Ethiopian Government, PEPFAR To Run 5-Year HIV Prevention Program Aimed At High-Risk Groups

“More than 100 million condoms will be distributed annually to sex workers, men who have sex with men, and other groups vulnerable to HIV as part of a new five-year program to be run by the Ethiopian government and the U.S. President’s Emergency Plan for AIDS Relief (PEPFAR),” PlusNews reports. “Dubbed MULU, the Amharic word for comprehensive, the $70 million program — implemented by the NGOs Population Services International and World Learning — will also target day laborers in the booming construction industry, migrant workers and their partners,” the news service notes.

Recognizing George W. Bush's Contributions To Health In Africa

“Former president George W. Bush made great strides and contributions towards improving African health during his time in office, a legacy that he continues to carry with him today,” according to a post in Malaria No More’s “Malaria Policy Center” blog. The blog highlights a recent article published by the Dallas Morning News, which…

CSIS Publishes Report On Advancing Health In Ethiopia

The Center for Strategic & International Studies (CSIS) on Wednesday released a report called “Advancing Health in Ethiopia.” The report examines what the U.S. can “realistically expect to achieve in its ongoing engagement in health in Ethiopia” and what the core considerations to guide future U.S. efforts should be, CSIS writes on its website (6/6). In a post in the center’s “Smart Global Health” blog, report authors J. Stephen Morrison and Suzanne Brundage, director and assistant director of the CSIS Global Health Policy Center, respectively, reflect on the report findings. They write, “It focuses on the complexity of the U.S.-Ethiopian bilateral relationship just prior to the June 14-15 Call to Action on Child Survival, to be held in Washington, D.C.,” adding, “[I]t examines the Global Health Initiative (GHI) experience in Ethiopia at a moment when the Obama administration is critically engaging with Congress over what modifications in the GHI approach make sense for the future” (6/6).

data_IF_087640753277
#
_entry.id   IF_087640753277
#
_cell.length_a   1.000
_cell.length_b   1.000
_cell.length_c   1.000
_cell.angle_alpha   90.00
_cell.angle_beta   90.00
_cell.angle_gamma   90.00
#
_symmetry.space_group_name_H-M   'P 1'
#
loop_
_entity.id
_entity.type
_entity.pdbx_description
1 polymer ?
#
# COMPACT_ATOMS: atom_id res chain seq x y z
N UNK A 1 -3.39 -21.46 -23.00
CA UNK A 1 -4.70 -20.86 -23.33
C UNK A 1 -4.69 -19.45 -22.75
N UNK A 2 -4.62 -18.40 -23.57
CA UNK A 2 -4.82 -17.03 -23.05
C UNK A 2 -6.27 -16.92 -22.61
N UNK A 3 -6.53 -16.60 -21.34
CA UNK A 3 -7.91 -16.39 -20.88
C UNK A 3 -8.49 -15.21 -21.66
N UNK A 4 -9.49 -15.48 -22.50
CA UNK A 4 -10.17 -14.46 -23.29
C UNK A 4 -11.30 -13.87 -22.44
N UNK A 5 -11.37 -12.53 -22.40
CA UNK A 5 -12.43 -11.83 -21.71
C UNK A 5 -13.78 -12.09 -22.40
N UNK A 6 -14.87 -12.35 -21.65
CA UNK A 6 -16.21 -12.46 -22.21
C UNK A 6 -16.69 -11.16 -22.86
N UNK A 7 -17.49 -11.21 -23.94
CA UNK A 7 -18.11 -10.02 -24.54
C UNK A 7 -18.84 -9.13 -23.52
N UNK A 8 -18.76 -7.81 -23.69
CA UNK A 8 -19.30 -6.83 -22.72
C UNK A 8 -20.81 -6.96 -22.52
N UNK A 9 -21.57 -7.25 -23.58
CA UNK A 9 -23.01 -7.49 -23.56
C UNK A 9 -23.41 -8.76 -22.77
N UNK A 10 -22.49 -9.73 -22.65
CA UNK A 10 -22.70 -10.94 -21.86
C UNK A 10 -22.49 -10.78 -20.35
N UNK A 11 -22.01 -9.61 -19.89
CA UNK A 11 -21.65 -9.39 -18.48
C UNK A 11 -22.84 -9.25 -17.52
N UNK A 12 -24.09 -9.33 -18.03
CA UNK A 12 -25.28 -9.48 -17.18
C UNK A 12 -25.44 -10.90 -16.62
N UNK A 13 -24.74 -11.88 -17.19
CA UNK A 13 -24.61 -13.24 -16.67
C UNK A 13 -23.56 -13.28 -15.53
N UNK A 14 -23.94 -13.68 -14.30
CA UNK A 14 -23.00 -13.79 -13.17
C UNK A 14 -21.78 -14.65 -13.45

USAID Administrator Shah Addresses Fight Against HIV In Children

In this post in the AIDS.gov blog, USAID Administrator Rajiv Shah discusses global efforts to end HIV infections in children. “Together with PEPFAR, our efforts have made a significant difference in promoting access to prevention of mother-to-child transmission (PMTCT) services, helping to cut new pediatric infections in half in the past decade,” Shah writes, adding “We’ve also helped support 9.8 million pregnant women with HIV testing and counseling and provided PMTCT services to more than 660,000 HIV-positive women. As a result, approximately 200,000 infants were born free of HIV” (6/1).

Commentary Addresses Status Of The U.S. Global Health Initiative

In this Lancet opinion piece, Jennifer Kates, vice president and director of global health and HIV policy for the Kaiser Family Foundation, and Josh Michaud, principal policy analyst at the Foundation, examine the U.S. Global Health Initiative (GHI), which “represents the bulk of the U.S. global health budget and bilateral activities in more than 80 countries.” Kates and Michaud provide a brief overview of the initiative, identify the principles upon which it was founded and say that four years into the GHI, “The picture is one of both successes and challenges.”